Adding rock or mulch to your landscape is a wonderful way to beautify your property. However, it can be confusing to determine which is your best option. Both rock and mulch have many different variations in their use that will affect your decision. Let’s look at the benefits and drawbacks of rock vs. mulch to get a better idea of what will work best in your landscape.
Benefits of Rock
For the low-maintenance homeowner, rock is an excellent choice. Rock is inherently durable, making it a fantastic option for high-traffic areas, where it can’t be trampled and displaced easily.
Rock can be economical, as it does not require frequent replacement. Aesthetically, rock can also be purchased in many different colors, tones, and textures, allowing you to achieve a truly custom and personal feeling to your landscaping.
Rocks are often used as a contemporary, crisp landscaping design element. It’s also available in many different sizes, and it’s excellent at facilitating water drainage. Some of the most common rocks used in landscaping are pea gravel, marble rocks, river rocks, beach pebbles and lava rocks.
Drawbacks of Rock
In terms of upfront supply and installation cost, rock can be much more expensive than mulch. It also may not be the best option in an area with significant plant and leaf debris, which will accumulate and stick on top of the rock.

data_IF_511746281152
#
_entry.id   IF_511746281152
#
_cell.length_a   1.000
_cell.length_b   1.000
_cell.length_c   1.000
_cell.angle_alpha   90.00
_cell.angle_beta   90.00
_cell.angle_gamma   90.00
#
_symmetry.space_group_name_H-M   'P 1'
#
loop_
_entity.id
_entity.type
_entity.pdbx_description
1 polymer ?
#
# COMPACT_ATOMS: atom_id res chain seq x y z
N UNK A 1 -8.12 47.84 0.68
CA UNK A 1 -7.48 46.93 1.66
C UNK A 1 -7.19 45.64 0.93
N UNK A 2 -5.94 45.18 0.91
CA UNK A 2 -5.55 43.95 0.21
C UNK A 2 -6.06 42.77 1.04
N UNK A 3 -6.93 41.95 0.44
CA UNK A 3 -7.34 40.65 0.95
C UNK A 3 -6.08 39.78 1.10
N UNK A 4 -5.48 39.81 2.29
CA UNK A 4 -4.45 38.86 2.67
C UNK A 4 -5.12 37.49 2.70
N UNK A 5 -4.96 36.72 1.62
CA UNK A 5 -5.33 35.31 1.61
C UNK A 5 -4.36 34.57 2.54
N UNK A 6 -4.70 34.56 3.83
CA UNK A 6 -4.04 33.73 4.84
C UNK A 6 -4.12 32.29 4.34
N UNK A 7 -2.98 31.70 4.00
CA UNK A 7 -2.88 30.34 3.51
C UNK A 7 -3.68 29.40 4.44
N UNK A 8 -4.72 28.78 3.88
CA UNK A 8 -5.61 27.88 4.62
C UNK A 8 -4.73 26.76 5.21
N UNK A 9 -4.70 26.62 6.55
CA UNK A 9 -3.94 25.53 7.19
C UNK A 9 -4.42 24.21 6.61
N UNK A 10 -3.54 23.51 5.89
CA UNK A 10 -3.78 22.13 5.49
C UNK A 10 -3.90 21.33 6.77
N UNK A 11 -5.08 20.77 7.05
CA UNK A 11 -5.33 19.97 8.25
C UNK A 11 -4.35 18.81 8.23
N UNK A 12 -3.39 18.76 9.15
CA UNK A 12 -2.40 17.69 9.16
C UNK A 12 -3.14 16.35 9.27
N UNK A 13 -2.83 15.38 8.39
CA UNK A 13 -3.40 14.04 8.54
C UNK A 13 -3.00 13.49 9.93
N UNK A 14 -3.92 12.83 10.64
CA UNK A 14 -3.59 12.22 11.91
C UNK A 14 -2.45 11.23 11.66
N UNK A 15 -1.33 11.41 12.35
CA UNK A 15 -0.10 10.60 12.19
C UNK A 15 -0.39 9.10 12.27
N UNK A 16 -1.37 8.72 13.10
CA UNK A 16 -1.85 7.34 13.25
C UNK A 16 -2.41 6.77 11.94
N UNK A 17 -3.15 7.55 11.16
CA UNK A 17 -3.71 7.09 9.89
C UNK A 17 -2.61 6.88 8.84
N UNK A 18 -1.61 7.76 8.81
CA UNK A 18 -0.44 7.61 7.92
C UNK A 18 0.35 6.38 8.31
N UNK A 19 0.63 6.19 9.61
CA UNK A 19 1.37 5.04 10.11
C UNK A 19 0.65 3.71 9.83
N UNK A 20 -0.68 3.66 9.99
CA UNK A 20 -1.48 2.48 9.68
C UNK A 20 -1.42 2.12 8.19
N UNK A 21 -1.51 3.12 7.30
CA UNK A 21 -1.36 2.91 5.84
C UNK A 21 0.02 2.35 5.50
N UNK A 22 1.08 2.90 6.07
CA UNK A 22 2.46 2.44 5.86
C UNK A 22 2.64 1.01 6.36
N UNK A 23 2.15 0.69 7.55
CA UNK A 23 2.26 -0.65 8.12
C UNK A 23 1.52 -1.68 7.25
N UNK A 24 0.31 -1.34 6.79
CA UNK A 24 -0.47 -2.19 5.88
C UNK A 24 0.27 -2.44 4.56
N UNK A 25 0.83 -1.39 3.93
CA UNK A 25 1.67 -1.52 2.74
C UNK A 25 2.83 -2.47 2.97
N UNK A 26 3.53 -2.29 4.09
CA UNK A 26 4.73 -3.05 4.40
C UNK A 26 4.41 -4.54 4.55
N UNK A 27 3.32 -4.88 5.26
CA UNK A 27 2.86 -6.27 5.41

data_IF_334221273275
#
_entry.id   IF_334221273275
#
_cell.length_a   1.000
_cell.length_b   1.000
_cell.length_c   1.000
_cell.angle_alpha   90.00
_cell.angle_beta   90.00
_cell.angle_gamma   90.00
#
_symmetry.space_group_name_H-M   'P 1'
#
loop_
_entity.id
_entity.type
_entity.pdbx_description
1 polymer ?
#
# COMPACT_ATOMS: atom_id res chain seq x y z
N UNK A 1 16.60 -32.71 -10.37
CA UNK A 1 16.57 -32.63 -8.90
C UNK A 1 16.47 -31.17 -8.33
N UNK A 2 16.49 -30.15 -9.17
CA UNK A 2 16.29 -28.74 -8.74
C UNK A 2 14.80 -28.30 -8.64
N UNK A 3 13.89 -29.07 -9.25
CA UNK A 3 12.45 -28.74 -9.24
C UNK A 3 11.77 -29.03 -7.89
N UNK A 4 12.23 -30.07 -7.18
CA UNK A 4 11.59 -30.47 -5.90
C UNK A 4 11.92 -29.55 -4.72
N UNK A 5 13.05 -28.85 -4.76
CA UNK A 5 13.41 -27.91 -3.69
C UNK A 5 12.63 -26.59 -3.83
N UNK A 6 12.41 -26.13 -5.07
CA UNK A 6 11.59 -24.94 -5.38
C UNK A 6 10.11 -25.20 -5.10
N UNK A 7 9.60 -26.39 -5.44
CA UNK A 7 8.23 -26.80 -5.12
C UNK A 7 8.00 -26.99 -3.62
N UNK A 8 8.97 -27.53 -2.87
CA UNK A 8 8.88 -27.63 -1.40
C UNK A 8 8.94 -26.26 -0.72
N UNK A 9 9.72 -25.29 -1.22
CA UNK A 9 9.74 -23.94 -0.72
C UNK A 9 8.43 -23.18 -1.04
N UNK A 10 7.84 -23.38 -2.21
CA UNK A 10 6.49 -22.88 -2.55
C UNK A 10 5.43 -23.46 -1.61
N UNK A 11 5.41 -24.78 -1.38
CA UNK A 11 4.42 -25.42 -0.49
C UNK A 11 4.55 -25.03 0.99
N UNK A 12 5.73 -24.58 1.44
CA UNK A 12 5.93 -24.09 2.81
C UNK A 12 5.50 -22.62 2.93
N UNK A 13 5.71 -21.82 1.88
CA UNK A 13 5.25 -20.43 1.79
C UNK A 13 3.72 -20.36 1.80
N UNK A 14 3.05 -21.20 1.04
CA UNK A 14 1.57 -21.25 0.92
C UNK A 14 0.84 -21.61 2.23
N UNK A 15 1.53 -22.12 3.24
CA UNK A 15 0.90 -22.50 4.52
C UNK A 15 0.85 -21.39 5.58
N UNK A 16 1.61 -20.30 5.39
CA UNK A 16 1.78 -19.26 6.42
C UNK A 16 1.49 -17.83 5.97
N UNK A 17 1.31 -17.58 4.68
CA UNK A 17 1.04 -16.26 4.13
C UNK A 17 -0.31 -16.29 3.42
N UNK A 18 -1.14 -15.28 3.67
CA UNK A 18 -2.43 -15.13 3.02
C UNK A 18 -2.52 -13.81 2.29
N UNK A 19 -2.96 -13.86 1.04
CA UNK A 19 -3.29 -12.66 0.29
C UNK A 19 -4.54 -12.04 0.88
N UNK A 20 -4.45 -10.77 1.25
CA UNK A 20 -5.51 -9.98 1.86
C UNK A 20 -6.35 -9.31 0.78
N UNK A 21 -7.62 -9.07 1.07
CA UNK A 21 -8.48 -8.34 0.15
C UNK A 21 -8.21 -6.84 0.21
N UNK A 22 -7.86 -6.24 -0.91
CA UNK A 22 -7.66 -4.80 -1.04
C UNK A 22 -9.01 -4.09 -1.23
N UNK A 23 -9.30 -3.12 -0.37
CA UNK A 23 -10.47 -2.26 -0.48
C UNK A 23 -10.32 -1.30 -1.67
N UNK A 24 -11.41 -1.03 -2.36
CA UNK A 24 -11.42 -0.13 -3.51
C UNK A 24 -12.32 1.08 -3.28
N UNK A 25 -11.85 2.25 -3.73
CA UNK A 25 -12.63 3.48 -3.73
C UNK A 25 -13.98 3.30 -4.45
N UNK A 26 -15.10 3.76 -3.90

Weeds popping up between the rocks can be unsightly, so rock will require installation of a barrier below. You’ll also need to consider a form of edge retainer to prevent the rock from spilling out.
Benefits of Mulch
Flowers thrive in landscaping beds with mulch, rather than rock. Organic mulch will slowly decay over time, potentially providing a fantastic source of nutrients for your plants. Mulch is significantly cheaper to purchase and install than rock. Additionally, mulch is available in different tones that will complement the colors and design of your landscape. Typical colors of mulch are red, brown, neutral and black. The most common type of mulch is wood mulch.
Drawbacks of Mulch
Typically, mulch needs to be replaced every six to twelve months, as it naturally breaks down. It may also not be the best option for every type of plant. Russian sage and Lamb’s ear, for example, may prefer a bed of rocks that can more easily provide less water and drought-like conditions. While mulch does not require a different edging material, it can move easily and look messy if not properly maintained.
Consulting a professional is the best course of action in deciding whether to use rock or mulch. Whichever you choose though, the good news is that you can always change. Contact us today to discuss your comprehensive landscape design strategy and find out whether rocks or mulch suit your property best.